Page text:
17th July – 28th Sept 2008

Antique meets Contemporary

‘Lingam’ – pendant in glass, wood and malachite
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About Us

Ruudt Peters


In south-east Asia phallus has an opener meaning than only sex. The penis is worshiped in temples as fertility symbol. For example in Thailand men are wearing penis talismans inside their pants as devotion to fertility. The series 'Lingam' is worn as jewelry on the height of the genitals.. I am dedicated to the versatile aspect of the lingam. In Asia people worship the lingam for good life. I hope you can understand my point of view.
Ruudt Peters 2008

Ruudt Peters has been granted the prestigious prize awarded by the Françoise van den Bosch Foundation. He defines himself as a philosopher and an alchemist — the disconcerting austerity of his pieces often makes them less like jewels than like autonomous objects to be instantly claimed and possessed by the wearer, like natural stones or seashells. The lucidity of this aesthetic drive towards our most immediate surroundings sums up the artistic creation of Ruudt Peters, which is inextricably linked to his life experience.

Despite its hermetic nature, the successful practice of alchemy depends upon a mastery of nature. In other words, this art does not rest upon books or manuals but rather upon observing with a keen interest and imitating the processes of nature. Alchemy is a tribute to an enlightened perception, to the patient quest for the absolute, which aims not only for the miraculous generation of that most pure and symbolic of materials — gold — but serves also as an allegory of our existence, a metaphoric representation of the refinement of spirit. Alchemy is a poetic means of understanding and describing reality, with its dual nature based upon the continuous union and separation of opposites — life and death, man and woman, micro-cosmos and macro-cosmos — and it holds an unquestionable attraction for artistic creation. According to Ruudt Peters, life experience and the production of art are inextricably linked. Art becomes a privileged path to self-knowledge, which allows one to learn anew how to perceive, to breathe, to feel, with an enlightened and attentive pre-iconographic perception that leads to true life experience. Ruudt Peters is attracted to the image of an alchemist artist with heightened sensitivity, open to the influence of the environment and able to blend into the surroundings, identify with the objects. In the realm of jewellery, the individual’s capacity to identify with an object becomes especially revealing. As in the case of a lovers’ union — which is often used as a descriptive comparison in the formulae of alchemy — desire is the main ingredient of this relationship: there must be a will to identify with oneself, to seduce, communicate with and ultimately to possess a symbolic container of the individual‰s intimacy, (tastes, interests), that portray him in a public context.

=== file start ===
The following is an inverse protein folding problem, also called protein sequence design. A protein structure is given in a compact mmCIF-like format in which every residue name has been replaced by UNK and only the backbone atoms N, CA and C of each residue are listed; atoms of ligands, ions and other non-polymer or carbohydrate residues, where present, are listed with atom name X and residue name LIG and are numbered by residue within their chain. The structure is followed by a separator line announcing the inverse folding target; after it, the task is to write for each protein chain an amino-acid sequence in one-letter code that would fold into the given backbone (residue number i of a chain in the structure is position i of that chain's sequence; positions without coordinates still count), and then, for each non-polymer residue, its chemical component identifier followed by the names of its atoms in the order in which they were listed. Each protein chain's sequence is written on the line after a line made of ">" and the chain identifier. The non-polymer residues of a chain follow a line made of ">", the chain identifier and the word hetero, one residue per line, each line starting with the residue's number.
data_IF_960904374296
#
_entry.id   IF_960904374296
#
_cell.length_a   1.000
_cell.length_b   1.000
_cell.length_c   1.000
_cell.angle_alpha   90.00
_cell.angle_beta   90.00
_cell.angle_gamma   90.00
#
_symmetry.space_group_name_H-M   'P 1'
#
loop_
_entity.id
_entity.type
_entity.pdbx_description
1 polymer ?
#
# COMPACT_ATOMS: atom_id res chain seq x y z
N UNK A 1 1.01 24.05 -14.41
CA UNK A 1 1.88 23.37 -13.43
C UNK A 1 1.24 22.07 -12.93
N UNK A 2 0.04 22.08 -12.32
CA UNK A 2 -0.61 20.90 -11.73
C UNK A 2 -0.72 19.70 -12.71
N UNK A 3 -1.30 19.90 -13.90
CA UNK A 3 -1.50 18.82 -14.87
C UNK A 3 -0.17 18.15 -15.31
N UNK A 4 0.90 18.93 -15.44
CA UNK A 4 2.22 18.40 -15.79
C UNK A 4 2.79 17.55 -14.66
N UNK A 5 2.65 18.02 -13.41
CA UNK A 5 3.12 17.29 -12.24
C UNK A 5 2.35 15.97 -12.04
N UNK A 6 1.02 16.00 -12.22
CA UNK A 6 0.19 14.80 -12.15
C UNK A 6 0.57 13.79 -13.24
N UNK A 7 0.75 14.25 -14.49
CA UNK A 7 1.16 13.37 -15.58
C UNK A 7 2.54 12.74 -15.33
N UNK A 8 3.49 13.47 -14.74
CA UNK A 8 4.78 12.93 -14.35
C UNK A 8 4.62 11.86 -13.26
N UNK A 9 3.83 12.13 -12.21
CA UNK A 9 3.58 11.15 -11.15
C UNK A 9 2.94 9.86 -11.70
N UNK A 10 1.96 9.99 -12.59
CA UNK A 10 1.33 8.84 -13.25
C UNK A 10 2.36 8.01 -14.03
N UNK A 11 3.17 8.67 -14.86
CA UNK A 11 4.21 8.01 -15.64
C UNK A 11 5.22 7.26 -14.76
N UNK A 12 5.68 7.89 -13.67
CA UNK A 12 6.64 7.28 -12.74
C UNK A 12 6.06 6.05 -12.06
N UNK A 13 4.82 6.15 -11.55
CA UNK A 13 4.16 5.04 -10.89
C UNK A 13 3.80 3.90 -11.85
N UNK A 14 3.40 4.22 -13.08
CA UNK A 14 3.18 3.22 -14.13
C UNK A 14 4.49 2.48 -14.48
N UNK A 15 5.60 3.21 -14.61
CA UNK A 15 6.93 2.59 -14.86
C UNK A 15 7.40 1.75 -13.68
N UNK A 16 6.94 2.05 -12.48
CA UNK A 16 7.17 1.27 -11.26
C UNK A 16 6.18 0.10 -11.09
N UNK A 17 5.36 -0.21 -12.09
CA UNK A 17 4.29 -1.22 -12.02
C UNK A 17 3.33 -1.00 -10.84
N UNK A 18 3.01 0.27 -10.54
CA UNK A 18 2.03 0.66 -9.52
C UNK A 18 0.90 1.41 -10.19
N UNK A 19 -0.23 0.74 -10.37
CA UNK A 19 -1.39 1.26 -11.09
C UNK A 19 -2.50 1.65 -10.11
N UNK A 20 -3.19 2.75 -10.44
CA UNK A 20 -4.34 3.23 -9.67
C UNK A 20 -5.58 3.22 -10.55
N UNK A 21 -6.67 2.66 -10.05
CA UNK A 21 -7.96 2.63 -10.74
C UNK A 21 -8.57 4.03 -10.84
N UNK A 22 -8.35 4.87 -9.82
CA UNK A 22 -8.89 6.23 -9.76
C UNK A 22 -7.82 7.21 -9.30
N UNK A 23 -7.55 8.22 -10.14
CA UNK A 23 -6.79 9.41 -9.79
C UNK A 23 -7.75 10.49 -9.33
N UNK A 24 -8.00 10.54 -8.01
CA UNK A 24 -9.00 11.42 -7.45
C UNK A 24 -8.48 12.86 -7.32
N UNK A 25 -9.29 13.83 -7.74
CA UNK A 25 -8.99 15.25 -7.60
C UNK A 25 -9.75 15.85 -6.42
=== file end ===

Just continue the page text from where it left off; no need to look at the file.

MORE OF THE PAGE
During the early nineties Peters started to experiment with the creation of personal objects (he tends to avoid the traditional terms used to describe jewellery) that served as symbolic containers of the individual, in a collection of pieces designed for six friends. The ”Dedicated to” series consisted of a number of objects that were loaded with memories and emotional content for their recipients. The notion of time and especially of the past finds expression in the architecturally inspired jewels of the ”Interno” series. Architecture provides the supreme examples of inhabitable containers that also embody history, in this case by evoking the majestic past of renaissance domes. In these brooches the vaults display their interior elements on the outside surface, in an optical illusion reminiscent of the Piranesi engravings to which Peters seems to be paying tribute. This surfacing of the innermost reminds us of the evocative power of jewellery, while the dome-like shape of these pieces brings to mind the image of a basket, once again a symbolic container.